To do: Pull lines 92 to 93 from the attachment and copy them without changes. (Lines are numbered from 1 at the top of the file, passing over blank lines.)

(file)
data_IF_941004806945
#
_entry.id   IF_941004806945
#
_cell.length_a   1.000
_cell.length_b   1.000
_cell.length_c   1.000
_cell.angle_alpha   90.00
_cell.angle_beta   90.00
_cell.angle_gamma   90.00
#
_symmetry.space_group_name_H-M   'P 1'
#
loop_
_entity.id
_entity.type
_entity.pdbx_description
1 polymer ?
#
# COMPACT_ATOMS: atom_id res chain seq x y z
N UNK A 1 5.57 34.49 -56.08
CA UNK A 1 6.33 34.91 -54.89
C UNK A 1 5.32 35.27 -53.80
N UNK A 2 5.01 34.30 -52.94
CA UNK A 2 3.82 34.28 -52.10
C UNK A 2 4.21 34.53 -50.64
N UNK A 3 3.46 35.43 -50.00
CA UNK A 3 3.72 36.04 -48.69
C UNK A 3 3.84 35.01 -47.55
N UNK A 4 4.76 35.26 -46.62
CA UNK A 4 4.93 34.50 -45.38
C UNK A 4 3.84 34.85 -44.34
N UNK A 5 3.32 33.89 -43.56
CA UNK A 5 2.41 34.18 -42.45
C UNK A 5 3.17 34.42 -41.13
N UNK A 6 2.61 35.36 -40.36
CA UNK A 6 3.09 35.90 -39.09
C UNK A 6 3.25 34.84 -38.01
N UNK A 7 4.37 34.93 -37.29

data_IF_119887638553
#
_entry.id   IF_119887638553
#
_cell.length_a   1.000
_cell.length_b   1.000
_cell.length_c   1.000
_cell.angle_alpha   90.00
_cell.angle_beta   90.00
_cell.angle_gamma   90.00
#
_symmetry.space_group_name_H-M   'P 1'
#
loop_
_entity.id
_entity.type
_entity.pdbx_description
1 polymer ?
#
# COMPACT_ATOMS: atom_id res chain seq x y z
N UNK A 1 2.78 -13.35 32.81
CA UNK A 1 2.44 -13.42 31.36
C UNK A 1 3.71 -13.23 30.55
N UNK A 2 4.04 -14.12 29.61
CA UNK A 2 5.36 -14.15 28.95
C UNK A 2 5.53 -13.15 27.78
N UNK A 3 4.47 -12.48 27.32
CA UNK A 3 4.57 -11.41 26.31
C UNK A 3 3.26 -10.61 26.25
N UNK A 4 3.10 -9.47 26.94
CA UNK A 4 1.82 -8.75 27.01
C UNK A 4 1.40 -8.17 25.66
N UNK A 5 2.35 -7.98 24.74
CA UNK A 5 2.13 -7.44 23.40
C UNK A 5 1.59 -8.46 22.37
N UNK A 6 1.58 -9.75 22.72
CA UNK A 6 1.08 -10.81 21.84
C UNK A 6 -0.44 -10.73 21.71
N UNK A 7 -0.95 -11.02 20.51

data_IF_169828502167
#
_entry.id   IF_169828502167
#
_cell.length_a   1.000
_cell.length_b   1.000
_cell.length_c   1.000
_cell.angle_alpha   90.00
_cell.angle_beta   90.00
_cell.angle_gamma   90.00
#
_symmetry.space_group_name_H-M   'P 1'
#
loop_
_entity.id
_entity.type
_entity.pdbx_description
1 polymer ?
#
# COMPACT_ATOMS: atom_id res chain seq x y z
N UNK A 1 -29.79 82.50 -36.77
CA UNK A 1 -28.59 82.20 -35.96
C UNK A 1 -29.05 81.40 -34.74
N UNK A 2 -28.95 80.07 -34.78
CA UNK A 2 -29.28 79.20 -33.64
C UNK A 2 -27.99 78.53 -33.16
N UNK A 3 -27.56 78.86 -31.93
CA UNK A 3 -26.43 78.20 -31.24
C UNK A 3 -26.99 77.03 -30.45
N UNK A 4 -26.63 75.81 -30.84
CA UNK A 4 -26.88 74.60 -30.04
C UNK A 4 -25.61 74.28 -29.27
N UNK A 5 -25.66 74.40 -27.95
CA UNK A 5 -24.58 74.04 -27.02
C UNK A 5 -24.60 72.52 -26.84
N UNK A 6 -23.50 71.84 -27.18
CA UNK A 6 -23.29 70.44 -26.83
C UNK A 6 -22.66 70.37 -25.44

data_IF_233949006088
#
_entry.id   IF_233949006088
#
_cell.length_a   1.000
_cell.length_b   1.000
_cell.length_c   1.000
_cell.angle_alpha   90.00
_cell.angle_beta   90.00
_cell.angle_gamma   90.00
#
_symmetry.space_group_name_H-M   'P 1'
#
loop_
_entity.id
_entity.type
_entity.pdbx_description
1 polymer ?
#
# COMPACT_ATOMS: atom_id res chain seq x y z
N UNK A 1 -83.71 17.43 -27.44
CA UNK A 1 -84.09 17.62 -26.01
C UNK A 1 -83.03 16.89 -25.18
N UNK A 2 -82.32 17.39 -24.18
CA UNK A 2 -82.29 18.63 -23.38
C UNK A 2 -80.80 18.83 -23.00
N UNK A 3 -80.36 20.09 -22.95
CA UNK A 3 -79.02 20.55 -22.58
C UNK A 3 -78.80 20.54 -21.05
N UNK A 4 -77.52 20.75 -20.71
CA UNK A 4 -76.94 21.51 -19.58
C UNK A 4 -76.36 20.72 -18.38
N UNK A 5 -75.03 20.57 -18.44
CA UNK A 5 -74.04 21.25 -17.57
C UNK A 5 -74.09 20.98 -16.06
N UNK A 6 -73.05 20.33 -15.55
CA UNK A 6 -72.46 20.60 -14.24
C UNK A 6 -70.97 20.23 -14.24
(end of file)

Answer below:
loop_
_entity.id